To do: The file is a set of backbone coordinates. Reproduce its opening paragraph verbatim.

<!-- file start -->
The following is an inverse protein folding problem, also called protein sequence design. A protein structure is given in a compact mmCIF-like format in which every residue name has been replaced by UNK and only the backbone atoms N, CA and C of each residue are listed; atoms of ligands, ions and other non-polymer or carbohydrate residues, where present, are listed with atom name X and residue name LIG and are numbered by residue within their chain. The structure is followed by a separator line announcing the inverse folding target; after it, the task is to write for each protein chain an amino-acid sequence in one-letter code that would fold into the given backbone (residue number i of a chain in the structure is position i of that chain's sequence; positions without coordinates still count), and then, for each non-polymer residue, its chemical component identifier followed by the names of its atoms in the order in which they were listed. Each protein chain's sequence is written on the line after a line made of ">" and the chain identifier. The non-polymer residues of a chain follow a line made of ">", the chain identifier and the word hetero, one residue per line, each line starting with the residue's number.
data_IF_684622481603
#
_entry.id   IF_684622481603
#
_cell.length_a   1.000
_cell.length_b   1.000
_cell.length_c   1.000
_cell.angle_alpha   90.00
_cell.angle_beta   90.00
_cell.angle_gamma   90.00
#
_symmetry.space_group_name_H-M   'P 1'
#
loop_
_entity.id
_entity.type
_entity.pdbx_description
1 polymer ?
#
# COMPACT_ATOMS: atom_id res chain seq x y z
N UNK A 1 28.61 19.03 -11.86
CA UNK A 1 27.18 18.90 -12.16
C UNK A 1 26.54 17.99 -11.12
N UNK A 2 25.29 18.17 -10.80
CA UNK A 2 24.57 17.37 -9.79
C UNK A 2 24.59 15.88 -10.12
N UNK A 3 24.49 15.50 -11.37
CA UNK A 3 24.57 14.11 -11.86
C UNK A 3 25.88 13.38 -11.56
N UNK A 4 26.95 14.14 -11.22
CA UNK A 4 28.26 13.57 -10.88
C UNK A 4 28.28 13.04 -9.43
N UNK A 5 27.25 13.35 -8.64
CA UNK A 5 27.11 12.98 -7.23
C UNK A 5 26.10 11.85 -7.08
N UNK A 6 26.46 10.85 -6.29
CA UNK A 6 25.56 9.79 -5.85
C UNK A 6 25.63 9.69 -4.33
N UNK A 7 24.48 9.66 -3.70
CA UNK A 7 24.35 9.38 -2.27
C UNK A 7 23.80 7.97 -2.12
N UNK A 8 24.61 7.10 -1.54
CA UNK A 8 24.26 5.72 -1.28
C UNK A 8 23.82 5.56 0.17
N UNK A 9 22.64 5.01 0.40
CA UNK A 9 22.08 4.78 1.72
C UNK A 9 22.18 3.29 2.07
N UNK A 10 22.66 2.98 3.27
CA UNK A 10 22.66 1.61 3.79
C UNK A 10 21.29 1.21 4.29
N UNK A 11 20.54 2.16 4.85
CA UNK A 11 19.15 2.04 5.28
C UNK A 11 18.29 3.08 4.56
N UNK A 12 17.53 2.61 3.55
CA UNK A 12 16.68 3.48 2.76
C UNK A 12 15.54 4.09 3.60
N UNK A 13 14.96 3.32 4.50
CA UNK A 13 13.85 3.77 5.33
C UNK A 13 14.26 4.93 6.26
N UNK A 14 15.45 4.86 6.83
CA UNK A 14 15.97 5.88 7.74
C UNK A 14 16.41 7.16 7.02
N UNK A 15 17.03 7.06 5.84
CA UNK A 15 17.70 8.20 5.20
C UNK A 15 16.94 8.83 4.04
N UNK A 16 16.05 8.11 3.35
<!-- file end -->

The following is an inverse protein folding problem, also called protein sequence design. A protein structure is given in a compact mmCIF-like format in which every residue name has been replaced by UNK and only the backbone atoms N, CA and C of each residue are listed; atoms of ligands, ions and other non-polymer or carbohydrate residues, where present, are listed with atom name X and residue name LIG and are numbered by residue within their chain. The structure is followed by a separator line announcing the inverse folding target; after it, the task is to write for each protein chain an amino-acid sequence in one-letter code that would fold into the given backbone (residue number i of a chain in the structure is position i of that chain's sequence; positions without coordinates still count), and then, for each non-polymer residue, its chemical component identifier followed by the names of its atoms in the order in which they were listed. Each protein chain's sequence is written on the line after a line made of ">" and the chain identifier. The non-polymer residues of a chain follow a line made of ">", the chain identifier and the word hetero, one residue per line, each line starting with the residue's number.